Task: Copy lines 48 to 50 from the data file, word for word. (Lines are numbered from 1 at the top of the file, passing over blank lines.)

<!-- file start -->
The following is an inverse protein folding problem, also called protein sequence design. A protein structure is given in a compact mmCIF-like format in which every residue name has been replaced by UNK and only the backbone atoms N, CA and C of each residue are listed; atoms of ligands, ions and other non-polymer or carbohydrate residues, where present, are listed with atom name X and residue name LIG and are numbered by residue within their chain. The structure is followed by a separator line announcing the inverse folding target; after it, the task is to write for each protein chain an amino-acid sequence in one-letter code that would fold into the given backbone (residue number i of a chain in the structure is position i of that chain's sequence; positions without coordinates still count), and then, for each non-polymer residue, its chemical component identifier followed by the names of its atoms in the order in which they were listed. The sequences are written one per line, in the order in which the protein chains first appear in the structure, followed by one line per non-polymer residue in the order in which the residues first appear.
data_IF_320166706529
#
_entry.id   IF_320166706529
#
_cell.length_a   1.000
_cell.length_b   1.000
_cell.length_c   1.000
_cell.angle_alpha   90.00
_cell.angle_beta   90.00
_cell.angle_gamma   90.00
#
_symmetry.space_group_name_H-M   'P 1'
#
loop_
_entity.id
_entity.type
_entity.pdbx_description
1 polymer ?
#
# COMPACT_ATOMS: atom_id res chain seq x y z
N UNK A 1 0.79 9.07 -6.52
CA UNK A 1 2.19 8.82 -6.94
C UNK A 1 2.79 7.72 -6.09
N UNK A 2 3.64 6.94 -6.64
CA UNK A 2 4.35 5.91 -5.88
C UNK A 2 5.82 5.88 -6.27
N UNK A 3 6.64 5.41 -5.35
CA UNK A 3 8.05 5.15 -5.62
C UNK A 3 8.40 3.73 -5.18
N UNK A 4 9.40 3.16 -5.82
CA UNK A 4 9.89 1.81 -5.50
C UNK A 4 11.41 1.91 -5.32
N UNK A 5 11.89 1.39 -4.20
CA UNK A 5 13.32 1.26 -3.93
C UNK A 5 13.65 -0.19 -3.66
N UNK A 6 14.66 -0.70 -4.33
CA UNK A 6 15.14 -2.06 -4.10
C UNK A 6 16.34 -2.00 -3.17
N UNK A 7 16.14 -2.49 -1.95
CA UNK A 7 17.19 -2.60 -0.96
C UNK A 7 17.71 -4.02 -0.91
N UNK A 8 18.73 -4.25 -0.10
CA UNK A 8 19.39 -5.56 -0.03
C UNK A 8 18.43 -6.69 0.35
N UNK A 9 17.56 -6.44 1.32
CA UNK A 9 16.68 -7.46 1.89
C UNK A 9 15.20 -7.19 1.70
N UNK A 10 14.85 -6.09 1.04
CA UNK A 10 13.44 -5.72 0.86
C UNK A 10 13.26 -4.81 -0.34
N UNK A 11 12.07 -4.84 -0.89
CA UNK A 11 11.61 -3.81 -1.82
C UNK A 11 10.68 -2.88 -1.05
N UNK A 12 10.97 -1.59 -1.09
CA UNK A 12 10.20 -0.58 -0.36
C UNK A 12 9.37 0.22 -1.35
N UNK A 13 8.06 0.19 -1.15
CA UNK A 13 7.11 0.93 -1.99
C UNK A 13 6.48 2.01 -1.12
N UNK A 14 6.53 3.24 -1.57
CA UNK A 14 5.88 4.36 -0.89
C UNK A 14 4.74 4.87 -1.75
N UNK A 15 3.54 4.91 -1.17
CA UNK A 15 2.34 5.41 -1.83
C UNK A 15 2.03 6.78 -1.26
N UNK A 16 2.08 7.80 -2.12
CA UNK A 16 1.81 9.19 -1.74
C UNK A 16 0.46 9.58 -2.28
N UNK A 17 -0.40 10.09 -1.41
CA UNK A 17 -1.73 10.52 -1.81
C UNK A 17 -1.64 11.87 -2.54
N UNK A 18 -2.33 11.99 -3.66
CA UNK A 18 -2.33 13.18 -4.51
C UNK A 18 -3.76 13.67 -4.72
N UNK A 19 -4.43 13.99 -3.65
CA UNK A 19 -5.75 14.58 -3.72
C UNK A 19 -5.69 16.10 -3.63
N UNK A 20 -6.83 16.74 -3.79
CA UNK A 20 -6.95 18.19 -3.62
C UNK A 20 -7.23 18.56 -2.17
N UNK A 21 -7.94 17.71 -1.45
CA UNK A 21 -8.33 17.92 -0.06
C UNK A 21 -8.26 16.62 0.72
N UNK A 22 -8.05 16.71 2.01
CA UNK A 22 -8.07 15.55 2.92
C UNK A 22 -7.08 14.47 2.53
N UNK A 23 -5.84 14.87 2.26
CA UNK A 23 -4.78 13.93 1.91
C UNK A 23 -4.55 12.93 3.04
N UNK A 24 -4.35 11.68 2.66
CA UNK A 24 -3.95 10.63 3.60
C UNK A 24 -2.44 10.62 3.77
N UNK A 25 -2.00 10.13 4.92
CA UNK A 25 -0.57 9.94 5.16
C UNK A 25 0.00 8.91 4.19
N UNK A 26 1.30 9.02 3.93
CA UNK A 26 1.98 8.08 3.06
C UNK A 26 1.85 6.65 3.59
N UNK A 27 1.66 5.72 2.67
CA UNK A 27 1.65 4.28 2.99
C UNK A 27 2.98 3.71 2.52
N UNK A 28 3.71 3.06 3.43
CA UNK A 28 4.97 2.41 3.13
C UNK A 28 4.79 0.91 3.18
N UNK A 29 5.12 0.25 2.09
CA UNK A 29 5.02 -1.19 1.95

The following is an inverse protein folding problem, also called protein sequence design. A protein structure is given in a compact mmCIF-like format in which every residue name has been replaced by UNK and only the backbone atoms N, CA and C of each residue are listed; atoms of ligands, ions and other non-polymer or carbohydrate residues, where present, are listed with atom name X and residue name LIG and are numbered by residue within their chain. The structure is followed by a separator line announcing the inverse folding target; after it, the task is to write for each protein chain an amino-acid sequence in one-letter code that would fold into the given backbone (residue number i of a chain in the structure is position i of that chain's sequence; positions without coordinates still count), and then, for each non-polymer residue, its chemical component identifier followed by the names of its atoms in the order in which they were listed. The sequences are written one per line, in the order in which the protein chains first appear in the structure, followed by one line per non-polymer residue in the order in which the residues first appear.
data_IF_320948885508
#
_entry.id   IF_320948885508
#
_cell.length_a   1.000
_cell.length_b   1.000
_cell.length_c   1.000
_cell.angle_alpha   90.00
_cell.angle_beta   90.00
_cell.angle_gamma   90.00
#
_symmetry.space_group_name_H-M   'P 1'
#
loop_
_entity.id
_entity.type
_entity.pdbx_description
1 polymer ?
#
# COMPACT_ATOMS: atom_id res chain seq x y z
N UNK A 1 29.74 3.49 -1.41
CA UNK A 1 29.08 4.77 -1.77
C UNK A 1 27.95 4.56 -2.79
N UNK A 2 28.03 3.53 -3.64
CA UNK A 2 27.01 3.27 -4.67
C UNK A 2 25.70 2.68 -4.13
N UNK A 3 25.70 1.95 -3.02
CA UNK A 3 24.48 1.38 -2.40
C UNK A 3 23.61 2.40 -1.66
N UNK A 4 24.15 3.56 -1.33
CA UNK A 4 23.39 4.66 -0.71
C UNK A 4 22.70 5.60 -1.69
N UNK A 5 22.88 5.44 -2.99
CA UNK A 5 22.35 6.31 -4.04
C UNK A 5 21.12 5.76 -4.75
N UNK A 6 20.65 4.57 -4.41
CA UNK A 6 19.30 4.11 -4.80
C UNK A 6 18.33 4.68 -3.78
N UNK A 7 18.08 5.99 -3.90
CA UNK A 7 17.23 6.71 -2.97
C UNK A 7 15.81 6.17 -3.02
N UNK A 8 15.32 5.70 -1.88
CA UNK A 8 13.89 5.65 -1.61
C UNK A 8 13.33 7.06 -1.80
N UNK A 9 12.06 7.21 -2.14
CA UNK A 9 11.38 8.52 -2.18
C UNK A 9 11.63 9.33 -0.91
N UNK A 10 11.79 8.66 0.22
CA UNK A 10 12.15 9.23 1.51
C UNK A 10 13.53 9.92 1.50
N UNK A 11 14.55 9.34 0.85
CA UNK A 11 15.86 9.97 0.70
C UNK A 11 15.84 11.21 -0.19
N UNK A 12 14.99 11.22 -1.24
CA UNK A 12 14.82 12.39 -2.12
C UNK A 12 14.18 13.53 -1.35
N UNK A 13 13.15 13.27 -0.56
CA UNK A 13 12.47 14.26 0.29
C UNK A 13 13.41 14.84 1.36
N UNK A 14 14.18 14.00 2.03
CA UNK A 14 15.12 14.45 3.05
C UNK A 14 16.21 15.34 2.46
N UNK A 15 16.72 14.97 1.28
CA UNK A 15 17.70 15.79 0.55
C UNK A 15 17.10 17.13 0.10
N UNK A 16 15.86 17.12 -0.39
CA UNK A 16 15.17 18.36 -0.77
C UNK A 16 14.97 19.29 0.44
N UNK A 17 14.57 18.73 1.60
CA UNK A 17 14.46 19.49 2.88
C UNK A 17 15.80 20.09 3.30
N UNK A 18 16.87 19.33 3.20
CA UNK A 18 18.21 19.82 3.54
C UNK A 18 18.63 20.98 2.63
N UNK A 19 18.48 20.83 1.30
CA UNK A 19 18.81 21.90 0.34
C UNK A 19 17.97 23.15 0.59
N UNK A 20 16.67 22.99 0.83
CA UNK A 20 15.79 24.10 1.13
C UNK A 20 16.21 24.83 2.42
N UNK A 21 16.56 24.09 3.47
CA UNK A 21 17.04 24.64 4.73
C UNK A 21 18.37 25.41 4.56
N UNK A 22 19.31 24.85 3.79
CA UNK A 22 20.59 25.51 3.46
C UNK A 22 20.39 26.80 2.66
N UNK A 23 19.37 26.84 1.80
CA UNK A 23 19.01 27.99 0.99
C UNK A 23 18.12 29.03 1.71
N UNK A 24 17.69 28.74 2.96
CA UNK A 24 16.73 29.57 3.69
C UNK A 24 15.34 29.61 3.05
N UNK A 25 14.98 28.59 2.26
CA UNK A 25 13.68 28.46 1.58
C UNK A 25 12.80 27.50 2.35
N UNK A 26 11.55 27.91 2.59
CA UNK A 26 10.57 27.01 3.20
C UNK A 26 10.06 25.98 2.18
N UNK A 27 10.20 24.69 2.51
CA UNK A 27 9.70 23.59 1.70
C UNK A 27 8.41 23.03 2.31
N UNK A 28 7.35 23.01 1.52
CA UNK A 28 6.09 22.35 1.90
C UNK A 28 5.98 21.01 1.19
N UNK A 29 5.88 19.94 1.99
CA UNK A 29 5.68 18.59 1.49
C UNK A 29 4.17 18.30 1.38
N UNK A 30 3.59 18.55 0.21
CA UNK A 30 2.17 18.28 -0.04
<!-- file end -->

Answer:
C UNK A 9 15.20 -7.19 1.70
N UNK A 10 14.85 -6.09 1.04
CA UNK A 10 13.44 -5.72 0.86